The decision by the European Central Bank (ECB) to cut its policy rate by 25 basis points to 0.25% on November 7th demonstrates that the bank takes the risk of deflation seriously. But despite the ECB's action, economic recovery prospects remain fragile and financial fragmentation in a diverse currency union is set to continue, as the monetary transmission mechanism is still impaired. Further ECB moves into unchartered territory are possible, and national governments will have to build stronger federal structures to avoid a resurgence of the euro crisis.
Average euro zone inflation was a provisional 0.7% in October, much weaker than the ECB's official target of "close to but below 2%". It is not just the low level of inflation that has been a concern for the Bank, but the rapid decline in recent months: between July and October the rate fell by 0.9 percentage points, from 1.6% to 0.7%.
There is significant diversity in the euro area. Peripheral crisis countries are undergoing "internal devaluation", slashing inflation mainly via demand-driven factors such as rising unemployment and austerity that have led to lower wages, pensions and liberalisation of some product and service markets. These countries, including Greece and Spain, have seen a much more rapid decline in inflation than "core" countries such as Germany where disinflationary pressures have stemmed mainly from supply-driven factors such as lower commodity prices.
Why deflation is such a major risk
In relatively "normal" economic times, falling prices are not necessarily a cause for concern, for example when supply shocks lower commodity prices and thereby reduce companies' input costs and raise household purchasing power. However, in the euro area today the supply-side effects from lower global commodity prices are accompanied by severe demand-side shocks caused by the need for deep austerity to reduce high debt levels in the wake of the global financial crisis and subsequent sovereign debt crisis. Lower wages and falling house prices have reduced households' ability to service their debt in both the euro zone "core" (such as the Netherlands) and the "periphery" (such as Greece). In turn, higher levels of non-performing loans put banks' solvency at risk, causing banks to tighten credit conditions further and depriving households and companies of much-needed credit.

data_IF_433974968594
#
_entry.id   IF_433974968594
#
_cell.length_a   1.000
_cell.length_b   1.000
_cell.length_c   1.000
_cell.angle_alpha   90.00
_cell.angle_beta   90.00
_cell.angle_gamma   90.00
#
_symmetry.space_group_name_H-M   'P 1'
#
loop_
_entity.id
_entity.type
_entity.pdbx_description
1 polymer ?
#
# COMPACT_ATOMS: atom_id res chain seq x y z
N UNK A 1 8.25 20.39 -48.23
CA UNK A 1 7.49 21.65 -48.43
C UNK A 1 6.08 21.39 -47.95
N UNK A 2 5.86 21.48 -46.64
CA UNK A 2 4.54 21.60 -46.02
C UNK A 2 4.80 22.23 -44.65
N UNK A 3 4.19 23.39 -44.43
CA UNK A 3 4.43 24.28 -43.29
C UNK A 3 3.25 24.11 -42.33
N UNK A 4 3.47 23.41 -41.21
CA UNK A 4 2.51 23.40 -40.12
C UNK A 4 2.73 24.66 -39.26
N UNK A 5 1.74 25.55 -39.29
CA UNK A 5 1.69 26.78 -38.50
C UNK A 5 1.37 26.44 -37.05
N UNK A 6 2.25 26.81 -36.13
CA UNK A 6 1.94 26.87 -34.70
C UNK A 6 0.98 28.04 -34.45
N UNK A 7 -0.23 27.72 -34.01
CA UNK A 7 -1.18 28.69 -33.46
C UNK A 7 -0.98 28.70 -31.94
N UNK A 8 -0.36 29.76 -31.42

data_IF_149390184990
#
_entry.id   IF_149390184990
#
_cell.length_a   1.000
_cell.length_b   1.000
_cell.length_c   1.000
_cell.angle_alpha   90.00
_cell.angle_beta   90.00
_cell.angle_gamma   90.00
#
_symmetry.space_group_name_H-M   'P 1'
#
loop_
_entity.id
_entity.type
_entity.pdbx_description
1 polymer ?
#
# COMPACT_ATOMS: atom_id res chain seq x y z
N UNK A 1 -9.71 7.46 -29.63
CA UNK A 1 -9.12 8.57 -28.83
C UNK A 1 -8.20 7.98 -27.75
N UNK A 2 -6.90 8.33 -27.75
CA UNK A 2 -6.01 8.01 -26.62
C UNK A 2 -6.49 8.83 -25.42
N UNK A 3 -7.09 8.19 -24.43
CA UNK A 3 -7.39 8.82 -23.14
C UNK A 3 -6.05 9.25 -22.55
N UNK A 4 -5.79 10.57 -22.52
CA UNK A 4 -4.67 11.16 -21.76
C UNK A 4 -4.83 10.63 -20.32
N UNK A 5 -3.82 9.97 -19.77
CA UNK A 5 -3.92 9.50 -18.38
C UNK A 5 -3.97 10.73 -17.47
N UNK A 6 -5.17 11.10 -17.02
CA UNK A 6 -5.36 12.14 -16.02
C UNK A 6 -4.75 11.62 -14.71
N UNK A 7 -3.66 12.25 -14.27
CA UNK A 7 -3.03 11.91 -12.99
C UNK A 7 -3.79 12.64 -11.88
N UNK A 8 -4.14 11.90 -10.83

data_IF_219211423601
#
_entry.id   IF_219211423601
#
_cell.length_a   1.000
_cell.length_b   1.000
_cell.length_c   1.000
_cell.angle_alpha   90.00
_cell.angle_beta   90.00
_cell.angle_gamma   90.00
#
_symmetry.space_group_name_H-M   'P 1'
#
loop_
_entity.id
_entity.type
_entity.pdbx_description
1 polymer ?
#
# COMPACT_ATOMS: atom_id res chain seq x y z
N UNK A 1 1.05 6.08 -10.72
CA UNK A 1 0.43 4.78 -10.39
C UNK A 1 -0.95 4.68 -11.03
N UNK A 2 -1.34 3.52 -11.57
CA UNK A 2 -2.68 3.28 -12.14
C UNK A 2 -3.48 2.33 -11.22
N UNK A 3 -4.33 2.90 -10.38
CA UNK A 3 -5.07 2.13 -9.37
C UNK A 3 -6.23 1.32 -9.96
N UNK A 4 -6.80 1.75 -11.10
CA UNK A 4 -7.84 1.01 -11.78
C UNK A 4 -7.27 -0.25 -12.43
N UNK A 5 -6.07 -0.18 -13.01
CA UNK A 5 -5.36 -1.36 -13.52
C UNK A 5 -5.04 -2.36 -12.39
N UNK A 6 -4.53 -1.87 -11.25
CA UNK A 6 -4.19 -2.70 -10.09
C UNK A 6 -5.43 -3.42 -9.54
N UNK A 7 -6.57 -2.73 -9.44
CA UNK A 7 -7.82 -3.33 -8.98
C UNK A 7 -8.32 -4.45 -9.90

The prospect of deflation can also become a self-fulfilling prophecy. In anticipation of falling prices, companies and households could defer some non-essential purchases and investment, thus reducing domestic demand sharply. The incentive to save rather than spend would also increase given that the real burden of debt rises when inflation falls.
All this is happening against a backdrop of tightening fiscal policies across the euro area in an attempt to boost public finances. As with consumers, companies and banks, falling inflation makes this task even more difficult for national governments as the real burden of debt rises. Hence, the need for austerity is prolonged and/or deepened further.